Will a child capable of programming computers and pull data on SNP variations to do his/her own genotyping using soon-to-be widely available opensource PCR machines still languish in poverty and despair? I don’t know. I’d sure like to find out though.

Hacker attitude

The ‘hacker’ culture had been around for so long, and involved in so much of the substantial progress of the last half of the decade, to have their own ethos and philosophy into codified laws, somewhat like the ten commandments. Except that these rules are, as pertaining to the hacker subculture itself, a matter of choice for the most part. If you are finding yourself agreeing to the code, than you are probably a hacker, regardless of whether you know about computers or not. Even if you regularly write in assembly language for living, if you cannot agree to the codes outlined by the hacker culture, you are probably not a hacker. In a way calling it a ‘code’ and comparing it to the ten commandments would be something of a misnomer. Think of it as something of an identification tag, to be used between people of similar disposition.

There are five fundamental common attitudes shared by most hackers, and they are as follows.

1. The world is full of fascinating problems waiting to be solved.
2. No problem should ever have to be solved twice.
3. Boredom and drudgery are evil.
4. Freedom is good.
5. Attitude is no substitute for competence.

It is rather interesting that all of the five attitudes go against common beliefs and pratice held by most public school education system. At least for the inner city schools I know of. Around those schools teachers and administrators can say they are trying to teach children how to respect the authority without even blushing in shame. That’s right folks, not respect to your fellow men/ladies, and not respect to yourself. The primary goal seem to be built around having the kids in middle and high school stages of education to respect the person who has the right to call the police or security on them. Of course, I am being rather crass here, but this is the sentiment shared by most if not all urban city youths, the same feeling I shared when I was their age. And who am I supposed to blame for current less-than-fantastic state the public education system is in? Kids or experienced, supposed ‘professionals’ who get paid to study the children and lead them to the best possible future?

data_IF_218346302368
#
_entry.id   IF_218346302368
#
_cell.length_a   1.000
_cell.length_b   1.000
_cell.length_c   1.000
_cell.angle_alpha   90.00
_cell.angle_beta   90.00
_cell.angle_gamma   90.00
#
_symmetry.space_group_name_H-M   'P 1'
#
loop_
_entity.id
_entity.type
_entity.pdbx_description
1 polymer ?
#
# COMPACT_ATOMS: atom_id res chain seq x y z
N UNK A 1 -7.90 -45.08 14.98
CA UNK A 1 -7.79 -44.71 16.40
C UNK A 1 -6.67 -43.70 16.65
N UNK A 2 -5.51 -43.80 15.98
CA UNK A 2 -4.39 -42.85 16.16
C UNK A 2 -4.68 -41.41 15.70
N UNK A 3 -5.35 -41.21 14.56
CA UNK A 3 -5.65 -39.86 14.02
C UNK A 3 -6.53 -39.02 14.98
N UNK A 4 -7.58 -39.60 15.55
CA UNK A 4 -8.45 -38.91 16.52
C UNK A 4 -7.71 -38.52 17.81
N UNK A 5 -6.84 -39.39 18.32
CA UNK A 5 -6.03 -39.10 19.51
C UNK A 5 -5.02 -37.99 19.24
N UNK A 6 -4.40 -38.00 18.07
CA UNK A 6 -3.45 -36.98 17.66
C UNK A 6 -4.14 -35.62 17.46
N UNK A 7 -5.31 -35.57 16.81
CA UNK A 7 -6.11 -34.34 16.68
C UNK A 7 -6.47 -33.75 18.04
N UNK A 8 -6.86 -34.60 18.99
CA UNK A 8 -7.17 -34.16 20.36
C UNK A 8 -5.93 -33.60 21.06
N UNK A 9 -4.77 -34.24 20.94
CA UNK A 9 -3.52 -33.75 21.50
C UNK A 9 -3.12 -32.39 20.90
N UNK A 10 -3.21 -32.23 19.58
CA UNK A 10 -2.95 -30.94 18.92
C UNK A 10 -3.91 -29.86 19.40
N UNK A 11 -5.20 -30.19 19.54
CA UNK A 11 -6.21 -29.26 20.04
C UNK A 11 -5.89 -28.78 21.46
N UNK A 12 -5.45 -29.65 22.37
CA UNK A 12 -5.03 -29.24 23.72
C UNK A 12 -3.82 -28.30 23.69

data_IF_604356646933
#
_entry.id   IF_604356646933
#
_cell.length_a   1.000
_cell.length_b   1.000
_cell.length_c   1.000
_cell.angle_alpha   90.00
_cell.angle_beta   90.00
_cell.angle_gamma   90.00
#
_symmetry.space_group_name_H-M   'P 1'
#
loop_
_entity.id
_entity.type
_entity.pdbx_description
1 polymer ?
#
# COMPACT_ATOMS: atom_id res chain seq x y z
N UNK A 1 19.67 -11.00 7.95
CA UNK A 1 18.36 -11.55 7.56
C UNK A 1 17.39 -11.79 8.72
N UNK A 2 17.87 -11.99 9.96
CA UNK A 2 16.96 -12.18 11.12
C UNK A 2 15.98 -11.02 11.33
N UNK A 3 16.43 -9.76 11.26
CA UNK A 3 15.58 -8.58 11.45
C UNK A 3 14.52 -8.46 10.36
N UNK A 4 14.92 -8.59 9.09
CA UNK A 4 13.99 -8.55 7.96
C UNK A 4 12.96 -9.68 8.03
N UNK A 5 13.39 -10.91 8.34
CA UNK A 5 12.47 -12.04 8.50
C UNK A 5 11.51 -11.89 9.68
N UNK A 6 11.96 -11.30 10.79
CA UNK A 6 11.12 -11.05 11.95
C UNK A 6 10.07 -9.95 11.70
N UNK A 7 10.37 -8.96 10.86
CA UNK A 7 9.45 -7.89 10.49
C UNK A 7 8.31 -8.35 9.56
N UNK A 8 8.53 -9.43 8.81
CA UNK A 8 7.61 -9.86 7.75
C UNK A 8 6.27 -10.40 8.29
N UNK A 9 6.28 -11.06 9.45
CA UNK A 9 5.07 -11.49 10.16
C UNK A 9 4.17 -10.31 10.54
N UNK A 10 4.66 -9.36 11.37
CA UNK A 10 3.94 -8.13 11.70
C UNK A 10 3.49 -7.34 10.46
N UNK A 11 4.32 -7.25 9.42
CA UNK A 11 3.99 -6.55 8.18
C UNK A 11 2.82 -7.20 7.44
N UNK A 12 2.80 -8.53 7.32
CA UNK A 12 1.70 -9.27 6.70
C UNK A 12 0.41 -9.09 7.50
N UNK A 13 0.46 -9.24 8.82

As I grow older I’m finding that this ‘hacker’ mindset is not new at all. I believe it had been around since the very beginning of civilizations, and that this is a part of natural instinct of being a human being. It is becoming increasingly certain that you don’t need to know about computers to hack things. What you need instead is the insight and wisdom to seem through the system of the world. It’s like applied cybernetics. As long as things affect each other in certain way they form a system. A system of human society is a system like any other, albeit fundamentally more complex since such systems are usually evolved rather than designed. As long as something can be considered a system, it can be, and perhaps should be, hacked. A mudlark in highly hierarchical society later becoming a shipping magnate, or a leader of a nation, is as much a hacker as the computer science major hacking with python and C++ in pursuit of digital artificial life. A writer, a cook, a musician, the applicable list goes on and on. The field of synthetic biology, though fledgling at the moment, seem to be shaping up as the next contender to the hackerdom’s primary pursuit, in the search of the ability to hack the life as we know it. Who knows what we’ll be hacking some distant time into the future? Perhaps the very nature of space and time itself. Maybe even designer universes.

And from this standpoint of the universal hackery, I must ask, would it be possible to hack the human world? Would it be possible to hack the public mind and the generational zeitgeist to nudge the rest of humanity into some vision of future? Is it possible to hack the origin of all the situations and motivations, the human itself?